Common Name: Western Whiptail
Scientific Name: Aspidoscelis tigris
Species: A. tigris
The Western Whiptail is a slim lizard that has a long thin tail, a pointed snout, and faint stripes. Their colors range from orange-brown to gray-brown. Their back and sides are dark with spots and light bars. They also have reddish patches on the sides of their stomach and smooth scales. Males are dark gray, or black on the sides and chest with a pale throat. These lizards can grow up to 13 inches, which is pretty big (to me anyway).The tail makes up most of its size; 9 inches.
This animal lives in hot, dry places and mostly stays near coverage, almost never going out into open spaces; only to cross for more coverage. (they are incredibly fast and never stop moving.)In its environment you might see it digging rapidly in loose soil while foraging. You might also notice that they’re constantly flinching; moving their heads from side to side and flicking their tongue almost every second. They are mostly found in areas such as north central Oregon, southern Idaho, south of California (Baja California), Nevada, east to Colorado, Utah, south west and western Arizona, New Mexico, and western Texas. In these places you can find them in forests, woodlands, chaparral, and riparian areas.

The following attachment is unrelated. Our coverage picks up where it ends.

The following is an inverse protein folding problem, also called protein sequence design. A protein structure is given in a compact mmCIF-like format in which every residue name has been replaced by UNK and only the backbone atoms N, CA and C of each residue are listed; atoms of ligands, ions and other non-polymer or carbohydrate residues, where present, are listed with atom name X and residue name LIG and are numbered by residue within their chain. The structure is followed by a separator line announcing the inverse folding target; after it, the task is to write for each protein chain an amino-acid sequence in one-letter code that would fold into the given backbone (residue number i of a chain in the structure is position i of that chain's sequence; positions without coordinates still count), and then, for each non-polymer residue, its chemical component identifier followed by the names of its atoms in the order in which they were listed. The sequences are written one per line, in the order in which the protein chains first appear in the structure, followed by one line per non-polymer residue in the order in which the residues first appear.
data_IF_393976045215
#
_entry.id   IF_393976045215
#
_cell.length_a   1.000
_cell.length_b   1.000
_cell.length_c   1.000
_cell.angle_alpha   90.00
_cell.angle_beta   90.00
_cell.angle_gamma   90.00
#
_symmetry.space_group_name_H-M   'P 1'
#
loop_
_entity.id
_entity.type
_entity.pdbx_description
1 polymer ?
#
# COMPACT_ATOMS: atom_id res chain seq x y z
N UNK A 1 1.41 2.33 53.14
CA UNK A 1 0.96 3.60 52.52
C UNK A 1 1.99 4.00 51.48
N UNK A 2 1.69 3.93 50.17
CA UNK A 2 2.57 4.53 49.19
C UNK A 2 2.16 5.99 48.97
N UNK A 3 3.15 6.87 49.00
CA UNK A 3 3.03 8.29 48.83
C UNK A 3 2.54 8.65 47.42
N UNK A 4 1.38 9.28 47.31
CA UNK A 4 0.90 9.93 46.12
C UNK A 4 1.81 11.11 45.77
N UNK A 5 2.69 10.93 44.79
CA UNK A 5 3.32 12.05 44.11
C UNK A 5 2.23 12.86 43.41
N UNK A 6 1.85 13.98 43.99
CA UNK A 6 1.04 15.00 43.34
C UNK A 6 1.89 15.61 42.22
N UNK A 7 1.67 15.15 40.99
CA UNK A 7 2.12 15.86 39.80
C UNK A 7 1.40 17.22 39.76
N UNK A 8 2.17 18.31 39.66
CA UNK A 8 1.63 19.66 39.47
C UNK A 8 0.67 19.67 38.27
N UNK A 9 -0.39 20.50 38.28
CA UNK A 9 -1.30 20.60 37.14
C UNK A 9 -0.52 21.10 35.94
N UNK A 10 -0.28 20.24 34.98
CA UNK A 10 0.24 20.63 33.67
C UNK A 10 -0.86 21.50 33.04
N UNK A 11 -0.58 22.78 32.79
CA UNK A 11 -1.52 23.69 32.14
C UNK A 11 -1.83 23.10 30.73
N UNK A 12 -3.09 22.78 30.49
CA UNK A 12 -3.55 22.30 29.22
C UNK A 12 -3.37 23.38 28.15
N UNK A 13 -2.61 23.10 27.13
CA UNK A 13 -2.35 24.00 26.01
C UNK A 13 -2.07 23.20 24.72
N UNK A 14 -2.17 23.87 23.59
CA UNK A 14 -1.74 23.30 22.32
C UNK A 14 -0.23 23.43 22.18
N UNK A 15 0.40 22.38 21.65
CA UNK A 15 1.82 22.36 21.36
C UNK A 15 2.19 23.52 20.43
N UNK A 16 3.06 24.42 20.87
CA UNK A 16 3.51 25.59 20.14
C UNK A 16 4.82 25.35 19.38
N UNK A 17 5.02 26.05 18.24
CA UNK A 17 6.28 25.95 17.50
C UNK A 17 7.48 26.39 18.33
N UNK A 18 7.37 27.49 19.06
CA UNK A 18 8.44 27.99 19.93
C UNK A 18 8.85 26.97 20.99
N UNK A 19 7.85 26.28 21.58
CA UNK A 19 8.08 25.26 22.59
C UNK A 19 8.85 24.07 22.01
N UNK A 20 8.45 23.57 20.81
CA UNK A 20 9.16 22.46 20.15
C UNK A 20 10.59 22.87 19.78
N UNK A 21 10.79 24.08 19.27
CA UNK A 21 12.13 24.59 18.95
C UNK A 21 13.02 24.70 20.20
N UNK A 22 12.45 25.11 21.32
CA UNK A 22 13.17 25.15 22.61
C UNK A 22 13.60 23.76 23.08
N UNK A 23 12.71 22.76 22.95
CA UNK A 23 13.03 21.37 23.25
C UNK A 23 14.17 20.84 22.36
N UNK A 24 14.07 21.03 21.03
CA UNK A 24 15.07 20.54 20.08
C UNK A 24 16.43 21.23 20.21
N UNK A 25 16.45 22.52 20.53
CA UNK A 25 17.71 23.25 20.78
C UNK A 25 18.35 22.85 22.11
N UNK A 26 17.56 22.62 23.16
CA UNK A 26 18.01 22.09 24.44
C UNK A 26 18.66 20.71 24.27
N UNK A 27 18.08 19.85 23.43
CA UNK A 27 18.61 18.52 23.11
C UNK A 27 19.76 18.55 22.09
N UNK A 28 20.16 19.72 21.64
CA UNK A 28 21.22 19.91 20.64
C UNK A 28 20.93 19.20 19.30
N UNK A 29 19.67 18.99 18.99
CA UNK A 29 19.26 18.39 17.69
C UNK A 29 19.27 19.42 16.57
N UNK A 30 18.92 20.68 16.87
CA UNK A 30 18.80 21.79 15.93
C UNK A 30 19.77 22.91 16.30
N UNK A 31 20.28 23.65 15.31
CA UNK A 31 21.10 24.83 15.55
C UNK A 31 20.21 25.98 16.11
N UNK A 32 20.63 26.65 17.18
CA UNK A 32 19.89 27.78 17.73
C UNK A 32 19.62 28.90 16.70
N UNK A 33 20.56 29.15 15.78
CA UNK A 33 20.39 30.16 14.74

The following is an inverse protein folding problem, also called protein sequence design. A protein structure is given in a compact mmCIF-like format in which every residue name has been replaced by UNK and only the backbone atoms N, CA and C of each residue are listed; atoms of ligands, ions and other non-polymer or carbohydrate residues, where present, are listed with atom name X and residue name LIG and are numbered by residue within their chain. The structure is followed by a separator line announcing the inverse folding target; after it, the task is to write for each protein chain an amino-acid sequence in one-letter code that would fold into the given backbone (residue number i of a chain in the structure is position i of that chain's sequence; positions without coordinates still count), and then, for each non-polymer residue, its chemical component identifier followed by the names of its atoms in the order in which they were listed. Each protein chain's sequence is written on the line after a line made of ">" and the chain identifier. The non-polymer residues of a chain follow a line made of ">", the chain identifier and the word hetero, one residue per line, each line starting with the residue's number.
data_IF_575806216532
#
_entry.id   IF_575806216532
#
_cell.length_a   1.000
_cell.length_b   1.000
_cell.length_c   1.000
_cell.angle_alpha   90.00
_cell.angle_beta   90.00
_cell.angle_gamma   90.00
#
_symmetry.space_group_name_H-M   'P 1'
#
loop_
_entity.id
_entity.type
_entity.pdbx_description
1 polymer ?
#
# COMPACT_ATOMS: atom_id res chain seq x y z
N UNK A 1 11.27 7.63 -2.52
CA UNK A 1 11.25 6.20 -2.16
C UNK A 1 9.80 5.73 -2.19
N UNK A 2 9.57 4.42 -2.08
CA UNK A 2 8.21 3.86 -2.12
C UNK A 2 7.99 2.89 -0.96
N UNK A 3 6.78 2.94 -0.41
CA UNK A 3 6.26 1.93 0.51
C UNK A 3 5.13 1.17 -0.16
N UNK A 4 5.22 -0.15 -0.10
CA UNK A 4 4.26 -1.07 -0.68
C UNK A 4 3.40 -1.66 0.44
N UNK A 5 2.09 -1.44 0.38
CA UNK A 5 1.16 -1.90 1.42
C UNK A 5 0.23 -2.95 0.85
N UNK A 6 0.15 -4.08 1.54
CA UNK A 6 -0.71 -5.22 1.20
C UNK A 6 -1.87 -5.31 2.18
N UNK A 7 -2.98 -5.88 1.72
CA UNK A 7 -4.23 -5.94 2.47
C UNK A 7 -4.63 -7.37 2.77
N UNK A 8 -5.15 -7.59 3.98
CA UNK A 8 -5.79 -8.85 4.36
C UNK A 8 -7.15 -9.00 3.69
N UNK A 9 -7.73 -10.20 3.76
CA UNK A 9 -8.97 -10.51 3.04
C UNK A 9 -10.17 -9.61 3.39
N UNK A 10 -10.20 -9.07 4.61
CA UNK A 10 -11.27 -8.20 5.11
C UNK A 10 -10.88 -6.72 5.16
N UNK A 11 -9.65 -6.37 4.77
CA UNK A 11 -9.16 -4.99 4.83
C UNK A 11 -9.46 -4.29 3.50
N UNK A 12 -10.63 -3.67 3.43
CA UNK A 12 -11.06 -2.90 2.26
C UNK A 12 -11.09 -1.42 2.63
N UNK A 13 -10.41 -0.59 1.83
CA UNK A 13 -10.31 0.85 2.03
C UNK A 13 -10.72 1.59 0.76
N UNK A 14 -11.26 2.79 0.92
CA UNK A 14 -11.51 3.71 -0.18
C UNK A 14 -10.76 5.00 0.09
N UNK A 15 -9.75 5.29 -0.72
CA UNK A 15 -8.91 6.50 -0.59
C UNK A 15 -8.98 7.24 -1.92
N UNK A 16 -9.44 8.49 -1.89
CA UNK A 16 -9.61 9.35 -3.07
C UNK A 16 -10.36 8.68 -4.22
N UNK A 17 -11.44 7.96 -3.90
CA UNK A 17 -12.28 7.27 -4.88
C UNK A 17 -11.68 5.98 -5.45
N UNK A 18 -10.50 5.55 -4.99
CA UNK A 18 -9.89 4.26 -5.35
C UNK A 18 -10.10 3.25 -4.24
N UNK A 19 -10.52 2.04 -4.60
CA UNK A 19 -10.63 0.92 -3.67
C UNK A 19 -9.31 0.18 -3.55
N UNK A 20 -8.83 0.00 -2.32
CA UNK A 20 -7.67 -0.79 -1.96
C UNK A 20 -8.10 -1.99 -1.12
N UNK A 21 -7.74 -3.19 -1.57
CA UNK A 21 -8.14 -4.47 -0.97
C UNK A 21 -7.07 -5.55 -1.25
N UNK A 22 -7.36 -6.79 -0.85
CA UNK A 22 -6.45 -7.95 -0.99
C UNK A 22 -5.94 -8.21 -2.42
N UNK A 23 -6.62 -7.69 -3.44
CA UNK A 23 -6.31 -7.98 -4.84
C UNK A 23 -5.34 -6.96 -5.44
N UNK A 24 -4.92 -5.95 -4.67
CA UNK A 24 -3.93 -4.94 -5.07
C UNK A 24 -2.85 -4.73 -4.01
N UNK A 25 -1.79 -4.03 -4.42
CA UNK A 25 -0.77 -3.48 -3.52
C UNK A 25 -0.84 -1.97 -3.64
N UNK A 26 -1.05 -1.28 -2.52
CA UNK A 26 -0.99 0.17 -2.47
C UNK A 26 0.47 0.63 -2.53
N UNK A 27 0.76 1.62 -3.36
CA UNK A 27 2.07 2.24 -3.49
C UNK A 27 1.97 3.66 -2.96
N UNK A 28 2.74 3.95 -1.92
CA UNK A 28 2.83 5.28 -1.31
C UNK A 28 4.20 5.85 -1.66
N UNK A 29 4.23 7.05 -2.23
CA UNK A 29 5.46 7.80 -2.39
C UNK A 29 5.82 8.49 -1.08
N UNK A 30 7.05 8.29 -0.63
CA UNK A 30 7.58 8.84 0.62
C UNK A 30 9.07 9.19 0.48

The Aspidoscelis tigris mate in the springtime (April) and lay about 10, sometimes 20 eggs in late spring or summer (August). What’s most unusual about these animals is they can mate with the same sex. This group of lizards doesn’t seem to have a Conservation status, meaning that their population is still strong and abundant.
Their diet consists of small invertebrates like spiders, scorpions, centipedes, termites beetles ants insect larvae, grasshoppers, and –yes small lizards. They often forage actively, always seeming to be in a competition even if they’re not.
These lizards rely on their speed and the coverage of shrubs. But if they are pursued they will seek refuge in burrows. They usually don’t do this, but if their life depended on it then they’d have to. Some of their predators include snakes, larger lizards (cannibals!), some birds, and road runners.
Author: Clarissa S
http://www.californiaherps.com/ lizards/pages/a.t munda.html,